The present economic crisis has been described in various ways by mainstream commentators. All manner of “solutions” have been posed, both by the bourgeois politicians and economists, and by the reformist leaderships of the working class. What these commentators and representatives cannot admit is that this crisis will not be solved by this or that reform. Society is living through a crisis of capitalism and the choice facing mankind is simple: socialism or barbarism.
At the onset of the “credit crunch” in 2007-08, we were told by various commentators that this was simply a financial crisis – a crisis of credit. With the bailing out of the banks and the conversion of private debt into public debt, a series of sovereign defaults and bailouts began, first with the default by Iceland, and then with the bailout of Greece, Portugal, and Ireland. As a result we are now told that the crisis is a sovereign debt crisis and a crisis of the euro. The situation is described by some bourgeois commentators – with the aim of hiding the real nature of the crisis – as being nothing more than a “crisis of confidence”.
In turn, other bourgeois commentators now complain that the crisis is one of political leadership. As a result, unreliable and weak representatives of the ruling class such as Berlusconi in Italy and Papandreou in Greece have been cast aside and replaced with “technocratic” governments. Meanwhile, governments that embrace programmes of austerity, such as the coalition government in the UK, are held up as models by the bourgeoisie for the rest of the world, and are rewarded with a triple-A credit rating as a result.
Accompanying these various descriptions of the crisis – as a financial crisis, a crisis of credit, a sovereign debt crisis, a crisis of the euro, a crisis of confidence, and a political crisis – we see these same commentators put forward an array of so-called “solutions”. In response to the financial crisis, we are told that we simply need more regulation of the financial industry; to combat the crisis of credit we must restore liquidity. To tackle the sovereign debt crises, the reformist leaders suggest that we “tax the rich”, introduce a “Tobin” or “Robin Hood” tax, and “stimulate growth”. Meanwhile, to solve the crisis of the euro, we are told either that insolvent countries must leave the euro or that there must be a fiscal union to accompany the eurozone monetary union. Finally, the bourgeois representatives suggest that “confidence” must be restored by cold, impassionate, ruthless governments through “reforms” (i.e. austerity). Where democratically elected governments are unable to do this adequately and reliably for the demands of the markets, then these governments are simply replaced by unelected technocrats in “the national interest” (i.e. the interest of the money lenders).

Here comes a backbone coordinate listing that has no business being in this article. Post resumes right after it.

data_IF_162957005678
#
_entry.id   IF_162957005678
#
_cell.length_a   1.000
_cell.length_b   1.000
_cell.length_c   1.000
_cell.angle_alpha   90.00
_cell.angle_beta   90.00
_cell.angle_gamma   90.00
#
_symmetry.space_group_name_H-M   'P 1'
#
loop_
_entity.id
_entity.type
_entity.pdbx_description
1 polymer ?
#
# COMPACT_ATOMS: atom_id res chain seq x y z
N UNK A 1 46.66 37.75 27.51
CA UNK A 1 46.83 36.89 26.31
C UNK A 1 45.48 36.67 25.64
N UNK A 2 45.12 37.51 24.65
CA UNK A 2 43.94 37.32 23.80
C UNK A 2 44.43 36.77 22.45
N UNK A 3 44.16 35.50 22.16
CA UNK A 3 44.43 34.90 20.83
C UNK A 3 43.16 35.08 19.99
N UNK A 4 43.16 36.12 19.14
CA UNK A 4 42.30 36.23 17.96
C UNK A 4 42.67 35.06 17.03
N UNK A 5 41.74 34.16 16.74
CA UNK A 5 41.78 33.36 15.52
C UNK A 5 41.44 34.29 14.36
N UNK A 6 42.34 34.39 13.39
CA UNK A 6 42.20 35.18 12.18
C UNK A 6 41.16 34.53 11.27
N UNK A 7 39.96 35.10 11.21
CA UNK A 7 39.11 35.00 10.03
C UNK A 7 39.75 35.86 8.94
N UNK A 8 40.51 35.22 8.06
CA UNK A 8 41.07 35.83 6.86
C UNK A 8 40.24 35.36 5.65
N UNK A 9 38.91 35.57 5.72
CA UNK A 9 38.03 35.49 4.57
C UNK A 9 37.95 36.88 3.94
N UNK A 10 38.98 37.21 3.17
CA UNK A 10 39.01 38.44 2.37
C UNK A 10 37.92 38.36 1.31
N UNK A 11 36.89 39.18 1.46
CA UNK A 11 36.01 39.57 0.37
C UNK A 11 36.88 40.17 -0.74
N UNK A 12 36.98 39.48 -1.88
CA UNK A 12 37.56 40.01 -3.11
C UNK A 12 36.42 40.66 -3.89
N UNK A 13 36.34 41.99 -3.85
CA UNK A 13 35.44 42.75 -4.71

What all of these explanations and descriptions fail to admit, however, is that these various crises – the financial crisis, the sovereign debt crisis, the euro crisis, and the political crisis – are not the underlying problem, but are, in the final analysis, reflections of the real crisis facing society – the crisis of capitalism. In turn, these respective “solutions” to the various crises that are put forward will solve nothing. These commentators and representatives are all attempting to find a solution under capitalism, but no amount of tinkering with the system will overcome what is fundamentally a crisis of capitalism.